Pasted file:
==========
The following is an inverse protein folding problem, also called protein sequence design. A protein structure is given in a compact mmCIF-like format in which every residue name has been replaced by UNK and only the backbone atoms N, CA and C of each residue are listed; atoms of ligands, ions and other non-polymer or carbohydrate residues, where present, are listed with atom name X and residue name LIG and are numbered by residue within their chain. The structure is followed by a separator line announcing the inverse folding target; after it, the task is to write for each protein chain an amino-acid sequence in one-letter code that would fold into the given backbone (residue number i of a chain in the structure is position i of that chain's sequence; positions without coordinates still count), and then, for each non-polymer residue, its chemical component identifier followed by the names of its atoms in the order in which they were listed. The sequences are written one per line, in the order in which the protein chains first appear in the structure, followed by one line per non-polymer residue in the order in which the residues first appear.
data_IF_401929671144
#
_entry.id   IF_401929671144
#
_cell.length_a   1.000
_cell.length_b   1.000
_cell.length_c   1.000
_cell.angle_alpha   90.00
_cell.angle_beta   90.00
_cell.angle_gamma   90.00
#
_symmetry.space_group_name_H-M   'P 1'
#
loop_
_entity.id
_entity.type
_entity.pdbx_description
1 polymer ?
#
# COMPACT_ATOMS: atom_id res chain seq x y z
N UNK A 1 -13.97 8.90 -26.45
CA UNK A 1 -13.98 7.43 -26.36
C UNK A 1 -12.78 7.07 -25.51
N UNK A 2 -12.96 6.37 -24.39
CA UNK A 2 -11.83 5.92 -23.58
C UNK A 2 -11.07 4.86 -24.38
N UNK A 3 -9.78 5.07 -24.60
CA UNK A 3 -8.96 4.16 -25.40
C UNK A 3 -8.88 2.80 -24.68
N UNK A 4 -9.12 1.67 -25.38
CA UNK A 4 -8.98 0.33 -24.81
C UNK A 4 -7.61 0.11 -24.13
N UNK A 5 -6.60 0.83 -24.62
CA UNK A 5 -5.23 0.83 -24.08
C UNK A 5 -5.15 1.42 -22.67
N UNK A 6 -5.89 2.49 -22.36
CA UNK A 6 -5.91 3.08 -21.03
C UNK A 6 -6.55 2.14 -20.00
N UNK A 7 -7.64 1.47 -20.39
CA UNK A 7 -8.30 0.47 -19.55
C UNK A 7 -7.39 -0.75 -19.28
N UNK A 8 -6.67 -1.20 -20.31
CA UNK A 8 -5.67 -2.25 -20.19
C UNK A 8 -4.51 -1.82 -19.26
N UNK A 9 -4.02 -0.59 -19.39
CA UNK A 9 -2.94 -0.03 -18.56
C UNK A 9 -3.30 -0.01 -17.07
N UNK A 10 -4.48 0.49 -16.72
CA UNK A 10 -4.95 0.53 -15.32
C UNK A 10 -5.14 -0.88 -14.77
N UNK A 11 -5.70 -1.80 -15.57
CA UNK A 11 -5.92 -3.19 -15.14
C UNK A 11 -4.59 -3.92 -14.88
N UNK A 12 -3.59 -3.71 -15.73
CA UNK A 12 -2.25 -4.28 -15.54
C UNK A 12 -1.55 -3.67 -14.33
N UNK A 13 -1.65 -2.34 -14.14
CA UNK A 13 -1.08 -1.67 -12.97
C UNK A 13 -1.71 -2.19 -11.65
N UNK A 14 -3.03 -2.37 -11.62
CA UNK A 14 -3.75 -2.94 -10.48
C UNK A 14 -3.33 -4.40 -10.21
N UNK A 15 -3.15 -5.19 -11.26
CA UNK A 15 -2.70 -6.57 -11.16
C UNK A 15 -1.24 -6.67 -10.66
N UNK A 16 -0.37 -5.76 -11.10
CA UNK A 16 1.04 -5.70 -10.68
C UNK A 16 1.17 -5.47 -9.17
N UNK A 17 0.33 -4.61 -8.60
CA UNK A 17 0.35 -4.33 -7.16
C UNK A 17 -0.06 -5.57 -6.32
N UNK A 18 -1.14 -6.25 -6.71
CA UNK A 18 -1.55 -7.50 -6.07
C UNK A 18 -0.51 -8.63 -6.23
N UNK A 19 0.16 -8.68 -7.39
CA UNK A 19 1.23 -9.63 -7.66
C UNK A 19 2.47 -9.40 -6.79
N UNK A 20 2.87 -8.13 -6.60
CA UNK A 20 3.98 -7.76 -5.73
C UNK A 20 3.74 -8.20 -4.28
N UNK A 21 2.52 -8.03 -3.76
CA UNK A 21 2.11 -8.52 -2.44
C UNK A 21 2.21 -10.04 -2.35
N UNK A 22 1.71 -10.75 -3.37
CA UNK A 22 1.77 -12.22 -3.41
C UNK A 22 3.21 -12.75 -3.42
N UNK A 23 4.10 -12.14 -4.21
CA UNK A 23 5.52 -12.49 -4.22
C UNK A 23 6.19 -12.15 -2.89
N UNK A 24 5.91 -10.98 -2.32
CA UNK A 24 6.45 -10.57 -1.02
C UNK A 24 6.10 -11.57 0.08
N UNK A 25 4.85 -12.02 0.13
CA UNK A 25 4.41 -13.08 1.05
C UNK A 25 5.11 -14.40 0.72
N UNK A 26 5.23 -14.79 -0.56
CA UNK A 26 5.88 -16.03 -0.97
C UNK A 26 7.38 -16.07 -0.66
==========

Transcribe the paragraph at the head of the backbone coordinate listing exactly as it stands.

The following is an inverse protein folding problem, also called protein sequence design. A protein structure is given in a compact mmCIF-like format in which every residue name has been replaced by UNK and only the backbone atoms N, CA and C of each residue are listed; atoms of ligands, ions and other non-polymer or carbohydrate residues, where present, are listed with atom name X and residue name LIG and are numbered by residue within their chain. The structure is followed by a separator line announcing the inverse folding target; after it, the task is to write for each protein chain an amino-acid sequence in one-letter code that would fold into the given backbone (residue number i of a chain in the structure is position i of that chain's sequence; positions without coordinates still count), and then, for each non-polymer residue, its chemical component identifier followed by the names of its atoms in the order in which they were listed. The sequences are written one per line, in the order in which the protein chains first appear in the structure, followed by one line per non-polymer residue in the order in which the residues first appear.